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January 7, 2010 Edition
Weiner, self-identified grump and reporter for NPR whose usual assignments take him to wretched, tragedy-torn locations, seized the opportunity to explore cheerier places, including Iceland, India, Bhutan, Switzerland, Qatar, and Holland, which consistently rate higher on the happiness scale than other countries. For balance, he also dipped his toes in more psychologically familiar (to him) spots: Moldova, where residents prize their neighbor’s misfortune more than their own successes, and Slough, in the United Kingdom, “a showpiece of quiet desperation.” Part travelogue, part psychological study, part philosophy, and part comedy, this is a book to savor, especially with Weiner’s chummy delivery taking listeners along for the ride.
Veteran explorer Percy Fawcett set off in 1925 with the express purpose of finding evidence of an ancient civilization which he believed existed in the jungles of the Amazon. Since Fawcett believed that previous expeditions to the area had failed because of their large size, he took only himself, his 21-year old son, and his son’s best friend. For several months, the world hung on every word of the dispatches Fawcett radioed out. Then, nothing. Over the following decades, other groups went into the jungle to look for Fawcett or the lost city, but were unable to find any clues to Fawcett’s disappearance. Recently while researching another topic entirely, Grann stumbled across dramatic old headlines referencing Fawcett and was hooked. After much research, he tried retracing the expedition’s route and found something amazing. This is both Fawcett’s and Grann’s stories of obsession, exploration, and discovery.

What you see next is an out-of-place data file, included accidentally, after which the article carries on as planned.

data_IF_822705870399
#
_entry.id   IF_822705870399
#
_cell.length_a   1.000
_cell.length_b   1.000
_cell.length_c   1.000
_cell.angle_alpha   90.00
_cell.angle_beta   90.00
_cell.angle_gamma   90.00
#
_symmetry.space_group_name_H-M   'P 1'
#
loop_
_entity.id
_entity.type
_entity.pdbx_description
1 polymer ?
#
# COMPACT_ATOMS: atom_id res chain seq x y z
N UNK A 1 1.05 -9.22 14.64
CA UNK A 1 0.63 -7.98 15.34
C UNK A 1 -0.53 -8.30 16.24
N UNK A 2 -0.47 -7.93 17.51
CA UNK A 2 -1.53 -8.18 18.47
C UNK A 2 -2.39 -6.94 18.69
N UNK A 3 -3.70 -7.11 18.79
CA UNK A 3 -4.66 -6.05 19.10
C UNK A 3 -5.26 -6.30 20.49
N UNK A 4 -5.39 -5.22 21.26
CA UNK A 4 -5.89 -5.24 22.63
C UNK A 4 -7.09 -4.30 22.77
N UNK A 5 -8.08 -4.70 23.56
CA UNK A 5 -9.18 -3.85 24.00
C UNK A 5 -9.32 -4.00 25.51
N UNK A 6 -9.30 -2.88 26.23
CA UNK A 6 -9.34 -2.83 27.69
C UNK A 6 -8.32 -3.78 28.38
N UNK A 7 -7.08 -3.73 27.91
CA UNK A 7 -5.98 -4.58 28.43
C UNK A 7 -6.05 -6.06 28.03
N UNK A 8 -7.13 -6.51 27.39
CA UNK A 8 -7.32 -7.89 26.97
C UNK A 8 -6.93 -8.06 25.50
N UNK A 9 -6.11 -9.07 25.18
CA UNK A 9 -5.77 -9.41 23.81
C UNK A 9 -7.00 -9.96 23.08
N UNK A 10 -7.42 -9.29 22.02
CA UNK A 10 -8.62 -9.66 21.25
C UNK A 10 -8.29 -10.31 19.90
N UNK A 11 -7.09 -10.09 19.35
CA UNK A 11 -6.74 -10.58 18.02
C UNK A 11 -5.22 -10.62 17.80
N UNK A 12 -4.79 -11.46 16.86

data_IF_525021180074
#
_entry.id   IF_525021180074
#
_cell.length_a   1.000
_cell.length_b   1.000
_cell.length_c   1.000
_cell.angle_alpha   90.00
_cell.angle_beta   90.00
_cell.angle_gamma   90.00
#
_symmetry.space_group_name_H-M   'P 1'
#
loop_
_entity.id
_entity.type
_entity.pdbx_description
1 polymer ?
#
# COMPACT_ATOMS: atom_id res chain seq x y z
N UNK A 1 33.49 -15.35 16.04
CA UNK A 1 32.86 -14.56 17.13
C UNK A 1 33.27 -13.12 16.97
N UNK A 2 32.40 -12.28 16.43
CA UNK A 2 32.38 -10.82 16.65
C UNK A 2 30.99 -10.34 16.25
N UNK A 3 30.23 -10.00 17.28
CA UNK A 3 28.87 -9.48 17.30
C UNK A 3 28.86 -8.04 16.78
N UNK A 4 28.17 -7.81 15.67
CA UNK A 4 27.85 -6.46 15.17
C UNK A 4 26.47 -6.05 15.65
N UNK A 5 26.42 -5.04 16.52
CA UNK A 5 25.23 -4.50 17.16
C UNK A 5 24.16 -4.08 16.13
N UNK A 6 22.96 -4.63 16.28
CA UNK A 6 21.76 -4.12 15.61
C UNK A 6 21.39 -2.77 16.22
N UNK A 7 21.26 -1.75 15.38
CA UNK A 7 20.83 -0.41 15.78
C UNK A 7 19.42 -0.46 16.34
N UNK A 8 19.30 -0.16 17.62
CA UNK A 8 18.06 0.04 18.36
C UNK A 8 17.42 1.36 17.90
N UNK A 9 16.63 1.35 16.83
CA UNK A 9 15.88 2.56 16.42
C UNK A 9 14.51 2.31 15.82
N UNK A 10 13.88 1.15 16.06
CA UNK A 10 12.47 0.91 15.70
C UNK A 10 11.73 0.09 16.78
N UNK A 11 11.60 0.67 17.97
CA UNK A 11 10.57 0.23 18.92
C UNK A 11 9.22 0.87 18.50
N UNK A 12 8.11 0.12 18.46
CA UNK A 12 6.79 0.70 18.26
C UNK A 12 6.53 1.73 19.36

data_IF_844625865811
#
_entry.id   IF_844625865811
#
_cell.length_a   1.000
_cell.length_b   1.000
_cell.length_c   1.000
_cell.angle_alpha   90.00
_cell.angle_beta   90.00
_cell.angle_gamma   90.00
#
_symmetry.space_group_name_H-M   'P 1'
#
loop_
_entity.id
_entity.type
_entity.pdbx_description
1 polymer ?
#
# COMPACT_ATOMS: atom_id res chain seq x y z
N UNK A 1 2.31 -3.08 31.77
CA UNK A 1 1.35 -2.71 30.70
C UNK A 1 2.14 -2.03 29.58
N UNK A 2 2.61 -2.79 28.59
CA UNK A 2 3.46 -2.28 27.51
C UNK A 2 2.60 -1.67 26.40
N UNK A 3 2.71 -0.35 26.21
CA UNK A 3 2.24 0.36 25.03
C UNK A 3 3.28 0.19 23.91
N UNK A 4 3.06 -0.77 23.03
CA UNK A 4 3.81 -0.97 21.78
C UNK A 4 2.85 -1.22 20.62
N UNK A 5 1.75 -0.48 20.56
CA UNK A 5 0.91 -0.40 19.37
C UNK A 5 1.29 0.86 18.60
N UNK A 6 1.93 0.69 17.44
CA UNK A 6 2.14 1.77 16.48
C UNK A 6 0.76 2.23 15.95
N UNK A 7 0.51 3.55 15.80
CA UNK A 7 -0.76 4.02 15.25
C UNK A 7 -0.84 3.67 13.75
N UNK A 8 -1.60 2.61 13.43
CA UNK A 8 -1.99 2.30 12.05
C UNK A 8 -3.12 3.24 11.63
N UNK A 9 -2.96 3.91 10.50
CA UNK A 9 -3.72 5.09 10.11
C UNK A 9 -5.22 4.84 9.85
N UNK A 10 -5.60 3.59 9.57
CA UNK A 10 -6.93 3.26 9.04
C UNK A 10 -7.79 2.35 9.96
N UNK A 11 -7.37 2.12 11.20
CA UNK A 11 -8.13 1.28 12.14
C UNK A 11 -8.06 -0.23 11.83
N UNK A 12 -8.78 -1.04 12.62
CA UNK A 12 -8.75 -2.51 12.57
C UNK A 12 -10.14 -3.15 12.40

Only 150 years ago, we thought fossils were the remains of dragons and other mythical creatures. Most of our world was unexplored. We knew nothing of DNA or living dinosaur relatives or the amazing explosion of species during the Cambrian period. How did we come so far, so fast? Carroll highlights the work of the men and women who not only found the evidence, but examined it and came to conclusions about our world that built stepping stones for others. From the scientific adventures of Darwin, Wallace, and Bates, to the fossil hunting expeditions of the Leakeys, Roy Andrews, and more recently, Shubin, this is an overview of the most influential discoveries of the past two centuries and the influence they’ve had on current scientific and societal thought.
Taheri writes beautifully about his homeland and the illusions Americans hold about Iran. An exile living in London, he was a newspaper editor and has a clear-eyed view of the current regime. He begins with a fascinating explanation of the triple lie: the Islamic Republic of Iran, which he says is not (mainstream) Islamic, only a republic on paper, and no longer culturally Persian. The Khomeinist takeover in the 70s changed everything about Iran and its people. In practical terms, Iran is a nation of people whose goals, sympathies, and religious beliefs are not represented by their government, but this has been well-camouflaged by the government until recently. Taheri’s cautious optimism about the activism this past June by ordinary Iranians becomes contagious in this clearly written, well-researched, and heartfelt book.
Listeners familiar with Frank Miller’s graphic novel “300” (and the movie) have some idea of the ferocity of Sparta’s soldiers. But was their society really so different from others of the time? Shutt, a professor who regularly lectures to packed halls, says it is, and presents a lecture series on Sparta focusing on art and culture, women’s roles, government, religion, history, and one lecture titled: What made the Spartans so different? This is a fascinating look inside another culture that shocked its neighbors for the status of its women and shocks us today for its harsh adherence to a goal of military excellence.